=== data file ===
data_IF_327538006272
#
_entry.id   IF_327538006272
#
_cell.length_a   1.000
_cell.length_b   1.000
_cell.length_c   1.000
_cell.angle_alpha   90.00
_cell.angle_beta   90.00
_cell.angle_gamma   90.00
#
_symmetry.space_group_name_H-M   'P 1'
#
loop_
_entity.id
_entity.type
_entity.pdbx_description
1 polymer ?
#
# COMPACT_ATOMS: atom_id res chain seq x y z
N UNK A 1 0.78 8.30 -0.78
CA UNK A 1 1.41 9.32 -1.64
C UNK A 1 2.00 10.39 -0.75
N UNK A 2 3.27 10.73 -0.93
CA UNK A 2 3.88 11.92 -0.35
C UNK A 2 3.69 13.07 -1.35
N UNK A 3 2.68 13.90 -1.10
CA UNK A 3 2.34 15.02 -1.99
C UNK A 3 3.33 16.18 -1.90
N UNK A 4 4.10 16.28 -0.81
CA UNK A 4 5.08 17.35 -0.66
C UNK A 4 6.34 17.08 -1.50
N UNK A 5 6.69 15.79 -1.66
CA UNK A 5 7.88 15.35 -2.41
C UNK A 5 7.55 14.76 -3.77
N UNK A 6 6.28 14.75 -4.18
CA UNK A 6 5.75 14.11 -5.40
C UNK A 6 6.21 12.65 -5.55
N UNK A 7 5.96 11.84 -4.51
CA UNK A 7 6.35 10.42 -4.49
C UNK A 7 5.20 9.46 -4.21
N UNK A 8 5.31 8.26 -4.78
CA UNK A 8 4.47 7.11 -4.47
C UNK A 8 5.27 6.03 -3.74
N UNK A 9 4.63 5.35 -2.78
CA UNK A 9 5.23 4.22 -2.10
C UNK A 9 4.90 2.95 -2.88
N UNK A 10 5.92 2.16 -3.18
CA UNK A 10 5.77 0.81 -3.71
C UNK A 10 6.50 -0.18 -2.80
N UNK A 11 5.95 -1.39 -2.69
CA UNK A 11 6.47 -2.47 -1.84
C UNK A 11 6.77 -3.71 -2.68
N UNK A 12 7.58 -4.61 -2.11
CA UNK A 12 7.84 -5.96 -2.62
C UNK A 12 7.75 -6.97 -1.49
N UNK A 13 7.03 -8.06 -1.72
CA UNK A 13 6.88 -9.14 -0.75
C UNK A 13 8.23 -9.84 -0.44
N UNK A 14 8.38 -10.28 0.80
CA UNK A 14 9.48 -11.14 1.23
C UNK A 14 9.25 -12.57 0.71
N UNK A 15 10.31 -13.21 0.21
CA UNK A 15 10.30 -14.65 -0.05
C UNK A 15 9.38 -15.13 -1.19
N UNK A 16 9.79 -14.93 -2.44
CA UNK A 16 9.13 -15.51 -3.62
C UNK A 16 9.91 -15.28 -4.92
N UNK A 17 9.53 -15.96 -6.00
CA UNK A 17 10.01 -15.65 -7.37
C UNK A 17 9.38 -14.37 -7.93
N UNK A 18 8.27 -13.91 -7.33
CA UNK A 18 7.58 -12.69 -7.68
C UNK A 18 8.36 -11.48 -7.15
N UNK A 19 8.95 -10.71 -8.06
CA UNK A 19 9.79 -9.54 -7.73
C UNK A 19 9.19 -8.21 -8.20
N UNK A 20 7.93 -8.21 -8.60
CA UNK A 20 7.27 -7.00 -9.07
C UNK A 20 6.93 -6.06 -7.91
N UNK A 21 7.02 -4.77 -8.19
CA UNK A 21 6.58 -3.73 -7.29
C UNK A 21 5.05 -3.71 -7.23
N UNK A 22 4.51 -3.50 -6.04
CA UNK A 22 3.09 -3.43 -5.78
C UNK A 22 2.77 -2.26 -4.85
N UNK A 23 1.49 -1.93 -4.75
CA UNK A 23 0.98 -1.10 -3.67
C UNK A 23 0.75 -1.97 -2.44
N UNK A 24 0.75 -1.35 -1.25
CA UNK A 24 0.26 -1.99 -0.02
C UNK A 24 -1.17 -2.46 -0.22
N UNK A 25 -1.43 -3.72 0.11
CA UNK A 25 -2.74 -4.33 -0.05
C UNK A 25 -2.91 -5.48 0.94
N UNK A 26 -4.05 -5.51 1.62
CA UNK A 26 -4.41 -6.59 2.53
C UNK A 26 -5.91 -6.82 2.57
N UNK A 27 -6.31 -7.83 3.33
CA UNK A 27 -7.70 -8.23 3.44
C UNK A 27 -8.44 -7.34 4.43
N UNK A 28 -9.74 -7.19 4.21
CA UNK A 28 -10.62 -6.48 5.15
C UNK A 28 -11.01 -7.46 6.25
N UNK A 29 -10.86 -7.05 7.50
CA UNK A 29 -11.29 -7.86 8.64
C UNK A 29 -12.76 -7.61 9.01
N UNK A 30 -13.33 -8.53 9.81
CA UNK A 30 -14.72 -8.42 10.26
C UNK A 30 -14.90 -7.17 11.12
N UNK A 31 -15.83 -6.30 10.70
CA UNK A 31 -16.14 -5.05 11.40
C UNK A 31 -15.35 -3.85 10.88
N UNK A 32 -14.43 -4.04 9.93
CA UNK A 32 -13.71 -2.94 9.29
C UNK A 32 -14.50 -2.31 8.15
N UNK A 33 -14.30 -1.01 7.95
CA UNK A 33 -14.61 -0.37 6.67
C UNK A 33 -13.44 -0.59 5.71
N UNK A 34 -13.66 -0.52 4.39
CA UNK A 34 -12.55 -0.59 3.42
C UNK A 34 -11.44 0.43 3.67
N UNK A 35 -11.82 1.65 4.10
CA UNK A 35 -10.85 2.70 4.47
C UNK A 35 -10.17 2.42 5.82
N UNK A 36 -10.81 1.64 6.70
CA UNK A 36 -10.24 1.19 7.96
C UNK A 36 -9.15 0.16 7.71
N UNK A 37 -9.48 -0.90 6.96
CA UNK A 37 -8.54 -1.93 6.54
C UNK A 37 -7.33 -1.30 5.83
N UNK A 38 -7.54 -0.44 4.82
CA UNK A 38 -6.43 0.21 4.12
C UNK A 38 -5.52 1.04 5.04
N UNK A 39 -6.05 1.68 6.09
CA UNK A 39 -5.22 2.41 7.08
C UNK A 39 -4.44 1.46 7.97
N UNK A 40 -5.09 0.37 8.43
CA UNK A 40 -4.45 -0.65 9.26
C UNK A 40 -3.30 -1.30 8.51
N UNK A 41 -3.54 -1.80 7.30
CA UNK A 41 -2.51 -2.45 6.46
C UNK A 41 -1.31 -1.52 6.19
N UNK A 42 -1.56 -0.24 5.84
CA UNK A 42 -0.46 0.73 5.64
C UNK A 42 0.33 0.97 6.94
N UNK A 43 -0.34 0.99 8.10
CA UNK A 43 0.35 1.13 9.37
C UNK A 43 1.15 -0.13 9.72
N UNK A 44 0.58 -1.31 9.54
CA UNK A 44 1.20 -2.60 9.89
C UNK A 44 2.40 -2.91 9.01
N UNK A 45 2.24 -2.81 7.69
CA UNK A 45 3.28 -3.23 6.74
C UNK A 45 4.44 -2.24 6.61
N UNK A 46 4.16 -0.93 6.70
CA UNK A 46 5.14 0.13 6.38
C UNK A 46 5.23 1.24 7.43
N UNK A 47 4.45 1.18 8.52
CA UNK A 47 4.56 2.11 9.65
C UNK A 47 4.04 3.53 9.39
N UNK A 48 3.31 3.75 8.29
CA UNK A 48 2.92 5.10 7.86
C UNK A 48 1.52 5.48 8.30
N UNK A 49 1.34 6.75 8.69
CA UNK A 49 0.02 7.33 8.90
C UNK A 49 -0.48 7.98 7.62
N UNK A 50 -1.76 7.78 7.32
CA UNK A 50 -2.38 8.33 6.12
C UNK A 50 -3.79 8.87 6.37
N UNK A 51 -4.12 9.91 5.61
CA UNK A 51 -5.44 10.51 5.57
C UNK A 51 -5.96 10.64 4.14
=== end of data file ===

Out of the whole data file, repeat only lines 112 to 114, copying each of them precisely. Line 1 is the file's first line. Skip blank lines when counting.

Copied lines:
CA UNK A 31 -16.14 -5.05 11.40
C UNK A 31 -15.35 -3.85 10.88
N UNK A 32 -14.43 -4.04 9.93